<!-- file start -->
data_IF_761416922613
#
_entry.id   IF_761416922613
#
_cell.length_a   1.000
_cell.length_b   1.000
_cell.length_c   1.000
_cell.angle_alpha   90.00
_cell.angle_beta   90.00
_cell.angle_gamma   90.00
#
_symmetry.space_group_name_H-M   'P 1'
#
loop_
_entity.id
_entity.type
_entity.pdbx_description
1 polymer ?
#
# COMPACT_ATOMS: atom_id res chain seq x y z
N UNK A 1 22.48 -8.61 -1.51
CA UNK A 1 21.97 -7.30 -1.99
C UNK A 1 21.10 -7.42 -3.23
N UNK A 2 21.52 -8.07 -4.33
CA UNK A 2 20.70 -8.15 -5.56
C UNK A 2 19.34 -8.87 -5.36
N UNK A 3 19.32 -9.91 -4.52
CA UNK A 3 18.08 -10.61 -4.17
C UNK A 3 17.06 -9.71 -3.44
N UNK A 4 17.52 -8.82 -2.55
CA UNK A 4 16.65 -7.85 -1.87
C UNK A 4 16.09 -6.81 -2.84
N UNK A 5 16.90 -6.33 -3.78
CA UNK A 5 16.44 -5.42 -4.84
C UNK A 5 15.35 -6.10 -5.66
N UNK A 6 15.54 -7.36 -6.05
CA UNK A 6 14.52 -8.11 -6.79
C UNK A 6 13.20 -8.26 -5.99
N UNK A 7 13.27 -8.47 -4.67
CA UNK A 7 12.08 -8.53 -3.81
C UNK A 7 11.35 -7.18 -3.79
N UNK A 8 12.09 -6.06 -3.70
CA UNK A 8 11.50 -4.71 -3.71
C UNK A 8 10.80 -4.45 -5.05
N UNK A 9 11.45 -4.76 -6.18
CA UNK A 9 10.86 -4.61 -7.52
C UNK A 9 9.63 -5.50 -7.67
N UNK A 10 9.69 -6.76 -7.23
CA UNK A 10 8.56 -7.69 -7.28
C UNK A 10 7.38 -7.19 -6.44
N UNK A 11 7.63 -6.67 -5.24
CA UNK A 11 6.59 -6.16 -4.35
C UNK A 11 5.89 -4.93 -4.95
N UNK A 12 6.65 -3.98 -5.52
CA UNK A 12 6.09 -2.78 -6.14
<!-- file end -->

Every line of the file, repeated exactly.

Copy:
data_IF_761416922613
#
_entry.id   IF_761416922613
#
_cell.length_a   1.000
_cell.length_b   1.000
_cell.length_c   1.000
_cell.angle_alpha   90.00
_cell.angle_beta   90.00
_cell.angle_gamma   90.00
#
_symmetry.space_group_name_H-M   'P 1'
#
loop_
_entity.id
_entity.type
_entity.pdbx_description
1 polymer ?
#
# COMPACT_ATOMS: atom_id res chain seq x y z
N UNK A 1 22.48 -8.61 -1.51
CA UNK A 1 21.97 -7.30 -1.99
C UNK A 1 21.10 -7.42 -3.23
N UNK A 2 21.52 -8.07 -4.33
CA UNK A 2 20.70 -8.15 -5.56
C UNK A 2 19.34 -8.87 -5.36
N UNK A 3 19.32 -9.91 -4.52
CA UNK A 3 18.08 -10.61 -4.17
C UNK A 3 17.06 -9.71 -3.44
N UNK A 4 17.52 -8.82 -2.55
CA UNK A 4 16.65 -7.85 -1.87
C UNK A 4 16.09 -6.81 -2.84
N UNK A 5 16.90 -6.33 -3.78
CA UNK A 5 16.44 -5.42 -4.84
C UNK A 5 15.35 -6.10 -5.66
N UNK A 6 15.54 -7.36 -6.05
CA UNK A 6 14.52 -8.11 -6.79
C UNK A 6 13.20 -8.26 -5.99
N UNK A 7 13.27 -8.47 -4.67
CA UNK A 7 12.08 -8.53 -3.81
C UNK A 7 11.35 -7.18 -3.79
N UNK A 8 12.09 -6.06 -3.70
CA UNK A 8 11.50 -4.71 -3.71
C UNK A 8 10.80 -4.45 -5.05
N UNK A 9 11.45 -4.76 -6.18
CA UNK A 9 10.86 -4.61 -7.52
C UNK A 9 9.63 -5.50 -7.67
N UNK A 10 9.69 -6.76 -7.23
CA UNK A 10 8.56 -7.69 -7.28
C UNK A 10 7.38 -7.19 -6.44
N UNK A 11 7.63 -6.67 -5.24
CA UNK A 11 6.59 -6.16 -4.35
C UNK A 11 5.89 -4.93 -4.95
N UNK A 12 6.65 -3.98 -5.52
CA UNK A 12 6.09 -2.78 -6.14